I was looking for some info on squats. I have always used a fairly narrow stance for squats, feet around shoulder width with toes pointed slightly out and I've been going ATG for a few weeks now. I rest the bar up on my traps. Would this be considered an olympic style that I'm doing?
Some of you talk about using a much wider stance than this and the toes are pointed much farther out. Also, I've heard many of you say the bar rests farther down more on the rear delts. I feel really awkward with the bar this far down on my back. Also, with I use a wide stance it really stretches my hips a lot it feels lilke, but I can go down to parallel this way. Would these be more like a powerlift style squat? I really don't know how wide of a stance is correct for doing these.
Should I try doing the wide stance squats? Is there any advantage to them over what I do now? I don't seem to be able to lift any weight this way, either. Which type is better for adding strength and size to the legs?
03-08-2005, 12:04 PM #1
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03-08-2005, 12:25 PM #2
yeah what you use is more olympic. i use the same kind of stance, feet slightly more than shoulder width because it's comfortable to me. some people have trouble doing squats like that so they move to more of a powerlifting style with their feet wider. go with what you're comfortable with just make sure you keep your form strict whichever you choose so as not to **** up your back.
the difference between the two is that the more narrow stance squats put more focus onto your quads and a wider stance will use much more hamstrings to move the weight.
03-08-2005, 01:10 PM #3
03-08-2005, 01:13 PM #4Originally Posted by Jorday
If you find it doesn't work, or you lean to far forward, THEN try the wide stance squats
I personally use the wide stance, but I tried the narrow for a long time.
Many who need to use the wide stance squats have long torsos and/or short legs. The wide stance lowers the center of gravity, enabling you to remain upright.
Hint: When you change stances-make sure you start at a lighter weight or you will DESTROY your inner thighs/groin.
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03-08-2005, 02:08 PM #11Originally Posted by exarch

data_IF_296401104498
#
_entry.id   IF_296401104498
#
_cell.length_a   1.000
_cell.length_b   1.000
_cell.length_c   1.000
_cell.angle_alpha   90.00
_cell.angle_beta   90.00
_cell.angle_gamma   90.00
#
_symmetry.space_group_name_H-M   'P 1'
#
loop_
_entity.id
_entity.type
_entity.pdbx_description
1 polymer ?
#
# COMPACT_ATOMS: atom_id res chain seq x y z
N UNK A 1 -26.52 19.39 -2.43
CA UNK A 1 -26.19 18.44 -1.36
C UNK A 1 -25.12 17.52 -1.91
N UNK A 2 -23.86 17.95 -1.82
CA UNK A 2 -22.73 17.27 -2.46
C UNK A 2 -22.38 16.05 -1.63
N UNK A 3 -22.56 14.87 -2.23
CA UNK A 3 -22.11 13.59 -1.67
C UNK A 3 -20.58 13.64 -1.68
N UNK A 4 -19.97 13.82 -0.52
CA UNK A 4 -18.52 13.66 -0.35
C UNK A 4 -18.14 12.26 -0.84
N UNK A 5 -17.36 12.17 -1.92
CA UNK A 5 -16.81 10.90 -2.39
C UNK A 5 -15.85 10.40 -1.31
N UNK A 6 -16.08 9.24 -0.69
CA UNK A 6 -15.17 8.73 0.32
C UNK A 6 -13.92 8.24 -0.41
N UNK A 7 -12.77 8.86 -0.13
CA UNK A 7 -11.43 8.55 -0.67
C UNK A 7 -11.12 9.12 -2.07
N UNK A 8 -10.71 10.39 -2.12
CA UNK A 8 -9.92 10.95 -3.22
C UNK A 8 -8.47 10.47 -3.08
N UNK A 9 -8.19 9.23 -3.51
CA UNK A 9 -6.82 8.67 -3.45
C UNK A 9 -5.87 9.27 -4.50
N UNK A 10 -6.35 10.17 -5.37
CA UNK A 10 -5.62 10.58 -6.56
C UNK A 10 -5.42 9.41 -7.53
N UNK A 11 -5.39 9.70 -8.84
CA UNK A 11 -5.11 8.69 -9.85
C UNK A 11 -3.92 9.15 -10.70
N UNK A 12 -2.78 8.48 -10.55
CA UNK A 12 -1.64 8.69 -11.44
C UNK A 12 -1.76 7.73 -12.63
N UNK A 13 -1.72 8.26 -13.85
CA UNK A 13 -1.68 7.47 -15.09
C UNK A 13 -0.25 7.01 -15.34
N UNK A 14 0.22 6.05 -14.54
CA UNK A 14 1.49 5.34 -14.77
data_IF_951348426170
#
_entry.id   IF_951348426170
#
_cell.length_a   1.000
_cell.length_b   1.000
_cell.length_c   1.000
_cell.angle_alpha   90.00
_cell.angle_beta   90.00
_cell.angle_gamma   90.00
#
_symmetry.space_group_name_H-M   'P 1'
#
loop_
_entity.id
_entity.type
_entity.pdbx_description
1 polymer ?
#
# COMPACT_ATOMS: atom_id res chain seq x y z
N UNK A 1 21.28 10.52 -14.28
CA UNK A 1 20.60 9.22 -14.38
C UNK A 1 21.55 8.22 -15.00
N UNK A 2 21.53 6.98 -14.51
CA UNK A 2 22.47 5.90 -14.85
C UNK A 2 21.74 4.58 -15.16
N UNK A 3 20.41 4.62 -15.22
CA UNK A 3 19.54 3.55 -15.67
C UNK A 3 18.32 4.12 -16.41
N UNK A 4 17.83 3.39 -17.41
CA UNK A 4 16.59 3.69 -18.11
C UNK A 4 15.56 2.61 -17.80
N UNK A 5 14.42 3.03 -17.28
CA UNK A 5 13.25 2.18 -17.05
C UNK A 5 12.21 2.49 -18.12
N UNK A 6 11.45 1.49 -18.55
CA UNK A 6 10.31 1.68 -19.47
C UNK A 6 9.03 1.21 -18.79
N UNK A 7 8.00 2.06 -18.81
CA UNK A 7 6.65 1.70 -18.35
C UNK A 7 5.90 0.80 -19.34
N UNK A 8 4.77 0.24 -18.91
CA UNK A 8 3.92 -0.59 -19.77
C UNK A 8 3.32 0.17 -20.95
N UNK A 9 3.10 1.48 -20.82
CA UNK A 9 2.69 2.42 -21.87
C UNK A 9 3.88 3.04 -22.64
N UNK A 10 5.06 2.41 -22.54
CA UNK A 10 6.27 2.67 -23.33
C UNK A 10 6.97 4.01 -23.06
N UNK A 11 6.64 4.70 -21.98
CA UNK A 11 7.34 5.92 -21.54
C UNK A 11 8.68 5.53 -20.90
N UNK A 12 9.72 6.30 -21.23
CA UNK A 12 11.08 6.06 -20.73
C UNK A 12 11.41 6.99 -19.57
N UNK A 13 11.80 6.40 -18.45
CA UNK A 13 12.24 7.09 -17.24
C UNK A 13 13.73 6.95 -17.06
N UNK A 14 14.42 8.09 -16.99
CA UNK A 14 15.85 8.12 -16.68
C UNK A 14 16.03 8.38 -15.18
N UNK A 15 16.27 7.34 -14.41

This is coming from someone who DOES wide-stance squats. Part of training knowledge is separating what works for YOU and what works for MOST.
Indeed, the reason that most powerlifters use a wide(er) stance is that is brings other muscles into play, like glutes and hips.
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06-30-2008, 06:21 PM #19
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06-30-2008, 07:43 PM #20
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Back in high school when i lifted i remember doing them fairly narrow, but now when i try to do it like that i can't, i just lose my balance. now i use a wider stance and it seems to help. i don't know why but i think it may be because i've gotten a huge beer belly since then (which im trying to get rid of) and my belly might be kinda getting in the way when i get down low if my legs aren't spread far enough apart. lol that's kinda sad but i will lose the fat soon enough
07-01-2008, 01:48 PM #21
07-08-2010, 02:13 PM #22
Of course a healthy young guy will still be able to do narrow stance squats with no obvious signs of damage (I did for 30 years), but its a risk you take.
07-08-2010, 02:24 PM #23
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07-08-2010, 03:00 PM #24
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Try the following superset:
Standard squats for 10 reps, moving to 10 squats with feet together, followed directly by a wide stance set. 4 supersets and you are jelly.
The second two are (ideally) performed on a Smith machine for variation and because it is easier to maintain your balance with feet right together. Once you are there you can go straight into the third set.
This hits all of the heads of the quads and makes grown men (literally) weak at the knee. That is the value of differing feet positions.
Anyone who says there is a single "correct" way to squat knows diddly (squat?).